Tag: dreams

The Grandpa Dream #3

Last night, I had yet another in the series of “Grandpa” dreams. The dream itself was pretty vague, but there was one part that I definitely remember. At one point in the dream, my Grandpa was having trouble communicating with me and clearly wanted to tell me something. He took a pen and paper, and proceeded to write me a note. When I looked at the note, it was gibberish, and I couldn’t make out what he was trying to say.

I am not one who believes in the symbolic significance of dreams. Frankly, I think Freud was full of crap, and I have read very little credible scientific justification for his theories. Instead, I believe that the purpose of dreams is to help to commit short-term memories to long-term memories. When synapsis fire, they trigger random images in our short term memory–which explains why we often dream about recent events. Any other relationship between dreams and reality, in my mind, is pure coincidence.

And yet, if I were to believe in the Freudian theory of dreams, I might be tempted to read into this dream more than was actually there. I might, for instance, wonder to myself if my Grandpa was not trying to tell me something, warn me of something from beyond the grave, remind me of something. Frankly, I don’t believe any of this and I am certain that my Grandpa would think of me as foolish for even considering it.

But let’s suppose he was trying to remind me of something. What would it be? I wracked my brain on the way into work this morning, considering this. When I got into work, I went through my normal routine, glancing at my email, and then updating my outgoing voicemail with the current date. And as I said the date, I instantly realized what it was that my Grandpa may have been trying to remind me:

Nine years ago today, April 21, 1997, my Grandma died at about 11 AM.

This is a bit of an eerie coincidence, and one in which I am sure many people would fill with all sorts of supernatural nonsense. However, there is a rational explanation for it. First of all, I am very good at keeping dates in my head and I am certain that in the last couple of days, I realized that April 21 was soon approaching and what significnce it held. This thought, kept in short-term memory, would need to be committed to long term memory or done away with. This is the very purpose that the dream function serves. When this memory was triggered, a dream was formed around it–one in which my Grandpa was trying to remind me of my Grandma on this day. Add to this the pure coincidence that the dream took place last night, and you have yourself a complete and rational explanation for something which far too much significance is often attributed.

I suppose that many people don’t question these types of experiences because they provide some kind of reasuring comfort, but they provide no such comfort to me. My comfort comes from understanding, as much as possible, the observable and explainable universe that surrounds me. If I were to search for deeper meaning in the ambigious “message” that my dream-Grandpa scribbled out for me in his chicken scratch it would be his approval of my rational approach to understanding this universe.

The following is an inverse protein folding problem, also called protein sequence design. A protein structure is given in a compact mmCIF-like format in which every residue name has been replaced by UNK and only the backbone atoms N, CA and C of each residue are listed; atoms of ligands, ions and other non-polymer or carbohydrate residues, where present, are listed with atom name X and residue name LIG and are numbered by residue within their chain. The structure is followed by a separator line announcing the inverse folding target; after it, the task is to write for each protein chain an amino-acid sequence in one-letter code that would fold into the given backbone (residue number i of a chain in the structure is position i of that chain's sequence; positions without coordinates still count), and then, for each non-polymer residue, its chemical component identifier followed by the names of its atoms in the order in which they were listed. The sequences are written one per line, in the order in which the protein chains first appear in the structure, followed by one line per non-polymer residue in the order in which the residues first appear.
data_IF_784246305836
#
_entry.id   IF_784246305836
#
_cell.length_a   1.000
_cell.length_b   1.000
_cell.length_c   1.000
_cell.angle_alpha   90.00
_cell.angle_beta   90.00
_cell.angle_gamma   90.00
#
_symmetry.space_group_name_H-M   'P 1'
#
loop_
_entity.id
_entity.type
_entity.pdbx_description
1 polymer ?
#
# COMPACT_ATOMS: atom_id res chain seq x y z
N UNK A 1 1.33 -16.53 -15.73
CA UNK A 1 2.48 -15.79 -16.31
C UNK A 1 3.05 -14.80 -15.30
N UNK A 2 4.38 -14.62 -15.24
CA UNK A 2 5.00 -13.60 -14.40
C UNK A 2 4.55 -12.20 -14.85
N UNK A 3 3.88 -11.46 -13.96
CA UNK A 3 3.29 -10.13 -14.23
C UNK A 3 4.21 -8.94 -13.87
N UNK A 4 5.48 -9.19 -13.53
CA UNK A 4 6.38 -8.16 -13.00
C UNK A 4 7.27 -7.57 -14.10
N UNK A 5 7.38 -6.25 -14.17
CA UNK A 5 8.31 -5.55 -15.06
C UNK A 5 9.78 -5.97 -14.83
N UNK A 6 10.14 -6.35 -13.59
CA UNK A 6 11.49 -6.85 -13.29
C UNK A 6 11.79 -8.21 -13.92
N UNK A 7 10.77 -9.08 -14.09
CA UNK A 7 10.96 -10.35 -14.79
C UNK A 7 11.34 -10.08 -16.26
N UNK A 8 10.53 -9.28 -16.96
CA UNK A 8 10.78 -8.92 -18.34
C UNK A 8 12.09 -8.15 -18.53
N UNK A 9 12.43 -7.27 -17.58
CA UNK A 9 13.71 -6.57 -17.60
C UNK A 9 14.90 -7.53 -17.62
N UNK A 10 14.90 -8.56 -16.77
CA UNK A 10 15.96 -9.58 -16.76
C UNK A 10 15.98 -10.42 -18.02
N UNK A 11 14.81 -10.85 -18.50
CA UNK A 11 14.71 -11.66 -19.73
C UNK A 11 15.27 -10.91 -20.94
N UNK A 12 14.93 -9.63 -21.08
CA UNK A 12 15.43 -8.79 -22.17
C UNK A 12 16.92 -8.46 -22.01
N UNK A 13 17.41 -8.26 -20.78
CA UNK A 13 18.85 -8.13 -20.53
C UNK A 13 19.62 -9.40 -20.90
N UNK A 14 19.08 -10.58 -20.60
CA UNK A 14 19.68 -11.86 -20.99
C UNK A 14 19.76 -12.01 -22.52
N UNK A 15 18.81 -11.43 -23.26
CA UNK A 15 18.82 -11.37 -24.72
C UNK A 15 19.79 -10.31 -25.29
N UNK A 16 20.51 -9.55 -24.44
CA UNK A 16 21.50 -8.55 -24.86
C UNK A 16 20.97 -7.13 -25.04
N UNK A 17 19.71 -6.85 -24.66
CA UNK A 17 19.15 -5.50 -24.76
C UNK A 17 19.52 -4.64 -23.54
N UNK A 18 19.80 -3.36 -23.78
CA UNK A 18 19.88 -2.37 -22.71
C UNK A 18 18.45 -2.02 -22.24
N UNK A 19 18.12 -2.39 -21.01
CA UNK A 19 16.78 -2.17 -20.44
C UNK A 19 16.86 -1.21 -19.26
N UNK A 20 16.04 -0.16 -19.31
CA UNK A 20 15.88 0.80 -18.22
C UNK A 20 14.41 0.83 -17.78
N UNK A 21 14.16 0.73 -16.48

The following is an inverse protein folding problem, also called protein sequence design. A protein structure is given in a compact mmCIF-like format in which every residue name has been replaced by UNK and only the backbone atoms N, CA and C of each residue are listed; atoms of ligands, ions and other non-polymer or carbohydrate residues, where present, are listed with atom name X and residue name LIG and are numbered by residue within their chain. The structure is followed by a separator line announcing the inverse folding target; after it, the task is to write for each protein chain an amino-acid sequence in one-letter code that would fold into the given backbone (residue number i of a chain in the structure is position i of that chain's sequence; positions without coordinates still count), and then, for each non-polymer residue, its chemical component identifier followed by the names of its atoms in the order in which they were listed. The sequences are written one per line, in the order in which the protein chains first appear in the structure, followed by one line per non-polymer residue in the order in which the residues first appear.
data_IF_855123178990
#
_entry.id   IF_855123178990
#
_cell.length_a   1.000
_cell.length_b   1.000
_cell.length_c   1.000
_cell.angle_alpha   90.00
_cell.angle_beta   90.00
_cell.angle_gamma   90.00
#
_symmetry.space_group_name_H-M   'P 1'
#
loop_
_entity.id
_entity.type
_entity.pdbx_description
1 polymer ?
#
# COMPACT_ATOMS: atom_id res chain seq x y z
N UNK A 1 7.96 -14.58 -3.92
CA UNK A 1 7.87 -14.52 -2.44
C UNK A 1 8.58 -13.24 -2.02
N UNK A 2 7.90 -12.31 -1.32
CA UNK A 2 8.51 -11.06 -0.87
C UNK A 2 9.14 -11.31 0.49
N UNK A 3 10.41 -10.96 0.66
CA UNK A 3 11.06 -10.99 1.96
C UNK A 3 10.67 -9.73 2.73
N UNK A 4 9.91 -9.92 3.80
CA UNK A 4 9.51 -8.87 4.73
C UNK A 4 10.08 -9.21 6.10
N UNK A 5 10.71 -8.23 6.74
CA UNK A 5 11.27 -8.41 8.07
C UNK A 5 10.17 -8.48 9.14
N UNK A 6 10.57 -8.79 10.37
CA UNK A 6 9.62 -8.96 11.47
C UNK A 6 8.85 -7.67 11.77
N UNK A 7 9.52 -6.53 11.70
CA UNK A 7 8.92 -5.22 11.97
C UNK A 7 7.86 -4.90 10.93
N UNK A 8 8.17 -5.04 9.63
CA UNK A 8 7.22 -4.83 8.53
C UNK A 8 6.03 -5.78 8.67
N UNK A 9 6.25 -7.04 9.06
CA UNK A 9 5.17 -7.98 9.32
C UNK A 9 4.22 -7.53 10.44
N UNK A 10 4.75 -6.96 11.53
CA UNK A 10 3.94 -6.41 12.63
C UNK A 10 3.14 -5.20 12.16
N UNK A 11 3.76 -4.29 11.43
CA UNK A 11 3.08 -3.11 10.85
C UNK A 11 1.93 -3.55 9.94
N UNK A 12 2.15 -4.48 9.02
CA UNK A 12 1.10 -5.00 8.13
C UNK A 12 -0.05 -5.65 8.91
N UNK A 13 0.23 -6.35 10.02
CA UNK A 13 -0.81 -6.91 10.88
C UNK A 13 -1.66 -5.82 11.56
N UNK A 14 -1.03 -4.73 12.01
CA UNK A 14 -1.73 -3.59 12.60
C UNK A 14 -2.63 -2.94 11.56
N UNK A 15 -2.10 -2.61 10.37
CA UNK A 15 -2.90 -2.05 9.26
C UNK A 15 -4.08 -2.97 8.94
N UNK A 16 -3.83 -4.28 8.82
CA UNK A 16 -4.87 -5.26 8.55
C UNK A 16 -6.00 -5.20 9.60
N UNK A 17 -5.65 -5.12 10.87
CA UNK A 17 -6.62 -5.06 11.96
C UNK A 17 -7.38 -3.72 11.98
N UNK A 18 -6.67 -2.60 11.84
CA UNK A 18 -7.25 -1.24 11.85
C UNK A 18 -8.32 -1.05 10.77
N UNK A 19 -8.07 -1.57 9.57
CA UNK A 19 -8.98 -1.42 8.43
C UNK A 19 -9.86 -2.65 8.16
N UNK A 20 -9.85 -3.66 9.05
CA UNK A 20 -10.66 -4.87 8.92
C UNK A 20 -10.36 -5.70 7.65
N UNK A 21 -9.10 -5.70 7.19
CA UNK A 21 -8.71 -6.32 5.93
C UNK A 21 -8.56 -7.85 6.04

The flying dream

Last night, for the second time in a week, I had a dream that I could fly. Last night’s dream was much more realistic, however. I found myself jumping up into the air, and nervously wandering about as high as the tops of the telephone poles before trying anything higher. It was all very smooth and completely under my control. It was probably the best flying dream I’ve ever had. And there was no anxiety either. Back when I was flying airplanes, I would occasionally have anxious dreams about the takeoff or landing (forgetting to call air traffic control, etc.). But not last night. It was very pleasant.

So I couldn’t resist it when I got on the train this morning. I listened to the Theme from Superman. It put a smile on my face.

The Asylum Dream

So I had this dream last night that I was committed to an asylum (why anyone should do such a thing is beyond me). As it turned out, the institute into which I was committed was a Walmart.

I spent the entire dream wondering if I was crazy and also scampering on my hands and knees between the asiles, trying to ellude the various attendants.

Finally, I was caught by a rather strikingly beautiful woman–a creation of my dream, for she resembled no one that I actually know–who was very nice about it all, and explained, gently, that I’d gone mad, completely round the bend, really, and they were here to take care of me.

I tried thinking about what she said, in the dream, while she was leading me out in the Walmart parking lot (again, I have no idea why), but it was too much. I couldn’t think about it. For one thing, the woman was rather distracting and also I had lost my shoes and were wondering where they had gone. It was at about that point that I woke up.

I am the only one to have dreams about being committed? This is the first time this has ever happened to me. And why Walmart. I have never even been inside a Walmart in my life! (To be honest, in my dream, it looked a
lot like Target, but I was certain it was Walmart.)